Join Us | Latest Articles | Contact

Journal Home

Editorial Board


Submit to this journal

Current issue

International Journal of Stem cell Research and Therapy

DOI: 10.23937/2469-570X/1410004

Murine CD133+CD49flow/+ Cells Derived from ESCs Differentiate into Insulin Producing Cells in vivo

Jesus Ciriza1,3*, Christa Caneda1, Bryce McLelland1 and Jennifer O. Manilay1,2

1Molecular and Cell Biology Unit, University of California, Merced, School of Natural Sciences, USA
2Quantitative and Systems Biology Graduate Group, School of Natural Sciences, University of California, USA
3Biomedical Research Networking Center in Bioengineering, Biomaterials and Nanomedicine, CIBER-BBN, Spain

*Corresponding author: Jesus Ciriza, NanoBioCel Group, Laboratory of Pharmacy and Pharmaceutical Technology, Faculty of Pharmacy, University of the Basque Country UPV/EHU, Vitoria-Gasteiz, 01006, Spain, Tel: +34945014518, E-mail:
Int J Stem Cell Res Ther, IJSCRT-1-004, (Volume 1 Issue 1), Research Article; ISSN: 2469-570X
Received: September 18, 2014 | Accepted: December 28, 2014 | Published: December 31, 2014
Citation: Ciriza J, Caneda C, McLelland B, Manilay JO (2015) Murine CD133+CD49flow/+ Cells Derived from ESCs Differentiate into Insulin Producing Cells in vivo. Int J Stem Cell Res Ther 1:004. 10.23937/2469-570X/1410004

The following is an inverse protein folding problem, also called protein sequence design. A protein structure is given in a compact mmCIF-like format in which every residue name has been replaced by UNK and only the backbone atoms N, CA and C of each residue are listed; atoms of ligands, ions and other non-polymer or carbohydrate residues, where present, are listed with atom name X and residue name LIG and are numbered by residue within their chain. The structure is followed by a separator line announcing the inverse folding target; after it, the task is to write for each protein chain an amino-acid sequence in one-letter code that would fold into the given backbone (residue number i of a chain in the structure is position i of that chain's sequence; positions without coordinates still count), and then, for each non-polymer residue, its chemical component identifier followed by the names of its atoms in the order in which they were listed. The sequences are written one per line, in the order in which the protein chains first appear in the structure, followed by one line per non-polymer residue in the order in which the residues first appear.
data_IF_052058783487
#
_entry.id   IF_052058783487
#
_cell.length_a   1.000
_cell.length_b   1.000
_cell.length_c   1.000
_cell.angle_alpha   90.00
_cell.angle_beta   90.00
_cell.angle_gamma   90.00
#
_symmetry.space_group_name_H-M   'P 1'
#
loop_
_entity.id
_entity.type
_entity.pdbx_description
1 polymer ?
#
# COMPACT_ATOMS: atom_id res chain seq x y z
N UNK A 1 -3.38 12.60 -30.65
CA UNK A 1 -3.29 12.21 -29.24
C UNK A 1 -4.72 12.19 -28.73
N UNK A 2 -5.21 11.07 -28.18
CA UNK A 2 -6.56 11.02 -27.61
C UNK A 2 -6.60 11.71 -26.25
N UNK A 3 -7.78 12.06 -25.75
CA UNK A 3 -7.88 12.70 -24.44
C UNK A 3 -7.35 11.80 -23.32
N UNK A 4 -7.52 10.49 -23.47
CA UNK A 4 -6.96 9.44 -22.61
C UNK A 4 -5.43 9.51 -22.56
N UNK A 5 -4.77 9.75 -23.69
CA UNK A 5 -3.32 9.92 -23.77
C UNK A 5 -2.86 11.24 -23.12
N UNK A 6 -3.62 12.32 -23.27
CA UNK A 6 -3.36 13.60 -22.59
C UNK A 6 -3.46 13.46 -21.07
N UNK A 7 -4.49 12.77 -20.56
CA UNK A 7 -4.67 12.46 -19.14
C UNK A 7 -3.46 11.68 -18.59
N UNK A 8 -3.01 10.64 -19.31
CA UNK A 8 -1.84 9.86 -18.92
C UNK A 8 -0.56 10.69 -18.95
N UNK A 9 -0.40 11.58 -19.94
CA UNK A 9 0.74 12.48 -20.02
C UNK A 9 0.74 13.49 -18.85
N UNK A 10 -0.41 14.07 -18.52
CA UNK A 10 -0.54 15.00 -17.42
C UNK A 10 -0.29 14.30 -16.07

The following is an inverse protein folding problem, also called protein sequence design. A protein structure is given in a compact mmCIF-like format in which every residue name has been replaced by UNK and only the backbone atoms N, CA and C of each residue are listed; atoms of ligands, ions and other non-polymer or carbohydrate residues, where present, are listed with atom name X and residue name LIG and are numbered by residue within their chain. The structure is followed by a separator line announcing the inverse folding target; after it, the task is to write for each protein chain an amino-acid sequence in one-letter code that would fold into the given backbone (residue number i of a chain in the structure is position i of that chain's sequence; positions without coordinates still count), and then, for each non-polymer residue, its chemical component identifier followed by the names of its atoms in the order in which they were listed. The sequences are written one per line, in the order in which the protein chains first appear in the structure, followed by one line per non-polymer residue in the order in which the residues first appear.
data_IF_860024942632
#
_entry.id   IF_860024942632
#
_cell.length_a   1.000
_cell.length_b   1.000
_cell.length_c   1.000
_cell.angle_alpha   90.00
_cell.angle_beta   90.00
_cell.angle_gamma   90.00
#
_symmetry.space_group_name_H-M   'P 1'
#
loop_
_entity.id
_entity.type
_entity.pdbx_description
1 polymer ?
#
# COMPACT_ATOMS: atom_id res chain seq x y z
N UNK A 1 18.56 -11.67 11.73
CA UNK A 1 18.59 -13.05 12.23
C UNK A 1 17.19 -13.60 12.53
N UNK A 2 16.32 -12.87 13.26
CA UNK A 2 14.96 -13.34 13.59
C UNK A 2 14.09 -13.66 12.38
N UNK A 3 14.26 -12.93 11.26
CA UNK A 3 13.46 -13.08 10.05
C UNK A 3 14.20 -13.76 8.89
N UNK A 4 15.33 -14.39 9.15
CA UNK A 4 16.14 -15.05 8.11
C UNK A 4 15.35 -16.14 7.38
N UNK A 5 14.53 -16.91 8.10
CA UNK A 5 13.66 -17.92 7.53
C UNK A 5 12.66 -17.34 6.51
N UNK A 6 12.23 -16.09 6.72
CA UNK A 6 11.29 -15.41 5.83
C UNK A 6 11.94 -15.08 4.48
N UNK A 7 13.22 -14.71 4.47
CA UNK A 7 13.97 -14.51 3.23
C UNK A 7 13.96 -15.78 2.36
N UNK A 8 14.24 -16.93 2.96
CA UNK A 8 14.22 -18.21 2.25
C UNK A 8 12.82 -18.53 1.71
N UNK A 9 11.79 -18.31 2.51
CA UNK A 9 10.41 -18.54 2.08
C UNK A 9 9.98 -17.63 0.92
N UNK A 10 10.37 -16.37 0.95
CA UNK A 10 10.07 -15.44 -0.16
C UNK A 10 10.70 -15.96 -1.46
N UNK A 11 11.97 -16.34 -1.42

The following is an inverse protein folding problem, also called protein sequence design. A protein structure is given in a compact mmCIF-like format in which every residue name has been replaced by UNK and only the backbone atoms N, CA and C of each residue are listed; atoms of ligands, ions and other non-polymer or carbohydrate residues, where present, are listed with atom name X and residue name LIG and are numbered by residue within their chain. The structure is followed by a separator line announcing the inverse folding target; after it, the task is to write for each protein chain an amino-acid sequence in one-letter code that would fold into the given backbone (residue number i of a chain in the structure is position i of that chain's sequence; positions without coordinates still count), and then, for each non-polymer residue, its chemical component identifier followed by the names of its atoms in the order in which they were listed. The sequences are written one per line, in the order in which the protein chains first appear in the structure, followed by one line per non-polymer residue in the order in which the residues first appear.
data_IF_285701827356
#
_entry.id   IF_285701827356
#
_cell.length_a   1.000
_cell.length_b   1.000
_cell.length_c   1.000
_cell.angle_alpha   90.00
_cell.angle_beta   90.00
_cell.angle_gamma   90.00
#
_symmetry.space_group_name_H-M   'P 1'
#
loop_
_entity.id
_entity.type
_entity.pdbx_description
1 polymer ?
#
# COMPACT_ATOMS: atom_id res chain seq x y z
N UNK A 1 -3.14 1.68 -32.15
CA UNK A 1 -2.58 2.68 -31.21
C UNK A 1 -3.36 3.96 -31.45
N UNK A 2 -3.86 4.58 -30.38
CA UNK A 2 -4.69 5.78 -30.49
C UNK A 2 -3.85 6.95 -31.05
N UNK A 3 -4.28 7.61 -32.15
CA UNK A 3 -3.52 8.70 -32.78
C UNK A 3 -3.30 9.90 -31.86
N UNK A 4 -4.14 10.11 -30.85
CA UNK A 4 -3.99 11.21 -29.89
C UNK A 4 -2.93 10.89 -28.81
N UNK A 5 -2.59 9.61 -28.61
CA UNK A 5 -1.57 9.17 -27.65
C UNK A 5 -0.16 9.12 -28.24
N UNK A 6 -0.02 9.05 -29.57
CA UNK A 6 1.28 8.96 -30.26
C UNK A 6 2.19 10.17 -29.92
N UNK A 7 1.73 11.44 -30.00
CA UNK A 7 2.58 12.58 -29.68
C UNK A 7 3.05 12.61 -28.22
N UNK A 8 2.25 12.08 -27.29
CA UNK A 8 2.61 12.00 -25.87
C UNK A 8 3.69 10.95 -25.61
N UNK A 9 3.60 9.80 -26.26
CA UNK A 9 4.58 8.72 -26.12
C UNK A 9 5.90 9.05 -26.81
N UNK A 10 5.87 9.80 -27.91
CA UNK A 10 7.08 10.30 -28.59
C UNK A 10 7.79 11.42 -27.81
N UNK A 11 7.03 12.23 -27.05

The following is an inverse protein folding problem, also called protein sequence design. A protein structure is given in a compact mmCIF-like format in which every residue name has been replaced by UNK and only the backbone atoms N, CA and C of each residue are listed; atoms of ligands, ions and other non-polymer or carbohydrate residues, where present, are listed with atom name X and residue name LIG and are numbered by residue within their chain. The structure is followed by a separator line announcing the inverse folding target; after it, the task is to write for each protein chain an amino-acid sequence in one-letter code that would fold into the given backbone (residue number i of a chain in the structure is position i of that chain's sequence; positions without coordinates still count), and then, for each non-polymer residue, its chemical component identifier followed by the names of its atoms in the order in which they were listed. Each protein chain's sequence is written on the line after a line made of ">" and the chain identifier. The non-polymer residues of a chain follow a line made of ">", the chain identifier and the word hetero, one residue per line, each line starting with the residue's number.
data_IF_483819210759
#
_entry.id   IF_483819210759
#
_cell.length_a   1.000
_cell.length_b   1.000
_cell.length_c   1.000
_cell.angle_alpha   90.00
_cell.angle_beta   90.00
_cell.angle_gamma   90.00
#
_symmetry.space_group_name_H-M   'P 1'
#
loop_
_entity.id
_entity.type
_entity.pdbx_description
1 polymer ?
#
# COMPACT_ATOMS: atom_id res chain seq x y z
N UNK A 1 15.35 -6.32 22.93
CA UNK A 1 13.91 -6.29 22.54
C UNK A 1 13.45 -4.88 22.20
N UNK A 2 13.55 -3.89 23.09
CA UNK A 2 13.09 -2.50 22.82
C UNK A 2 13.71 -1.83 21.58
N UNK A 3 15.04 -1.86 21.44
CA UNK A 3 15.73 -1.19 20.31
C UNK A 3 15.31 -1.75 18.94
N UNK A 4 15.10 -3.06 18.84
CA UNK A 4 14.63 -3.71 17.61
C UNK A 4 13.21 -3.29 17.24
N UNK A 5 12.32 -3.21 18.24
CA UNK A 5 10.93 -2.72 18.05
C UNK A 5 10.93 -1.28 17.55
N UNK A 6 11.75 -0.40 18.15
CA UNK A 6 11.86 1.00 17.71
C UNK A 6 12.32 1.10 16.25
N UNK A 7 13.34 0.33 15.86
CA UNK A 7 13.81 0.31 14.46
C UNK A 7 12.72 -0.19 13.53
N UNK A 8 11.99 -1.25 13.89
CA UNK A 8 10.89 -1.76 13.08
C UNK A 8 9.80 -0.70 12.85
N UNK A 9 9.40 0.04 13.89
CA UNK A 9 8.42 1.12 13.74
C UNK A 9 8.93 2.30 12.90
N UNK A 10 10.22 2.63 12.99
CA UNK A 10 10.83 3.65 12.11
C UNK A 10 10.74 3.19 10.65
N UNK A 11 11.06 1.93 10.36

Copyright: © 2015 Ciriza J, et al. This is an open-access article distributed under the terms of the Creative Commons Attribution License, which permits unrestricted use, distribution, and reproduction in any medium, provided the original author and source are credited.


Pancreatic progenitors have been identified and isolated during embryonic development showing their potential to differentiate into insulin producing cells after transplantation. Subsequently, they have been proposed as an alternative to the treatment of Type I diabetes. However, fetal pancreata represent a limited donor supply and we proposed that ESC-derivedpancreatic progenitors are another possible option. We isolated committed pancreatic CD133+CD49flow/+ progenitors, expressing neurogenin 3, from insulin producing cells derived from mouse embryonic stem cells in vitro. Here, we demonstrate their potential to differentiate into insulin producing cells in vivo while not forming teratomas. Our results can pave the way for future studies to ascertain the ability of in vitro ESC-derived pancreatic progenitors to be translated for clinical application for Type I diabetes treatments.


Murine embryonic stem cells; Pancreatic progenitors; Type I Diabetes; Teratoma; Kidney capsule transplantation; Insulin producing cells


Worldwide, 347 million people suffer from diabetes [1] and the World Health Organization projects that diabetes will be the 7th leading cause of death by 2030. In the United States, 25.8 million children and adults had diabetes in 2011, representing 8.3% of the total population [2], and costing $116B for treatment and diagnosis. Type 1 diabetes (TID) is an autoimmune disease that aggressively attacks the insulin producing cells (IPCs) in the pancreas, reducing the number of these cells to levels that force the patient to be dependent on daily insulin injections. Islet cell transplantation can be used for treatment, but sources of autologous and allogeneic donor insulin producing cells for transplantation are limited.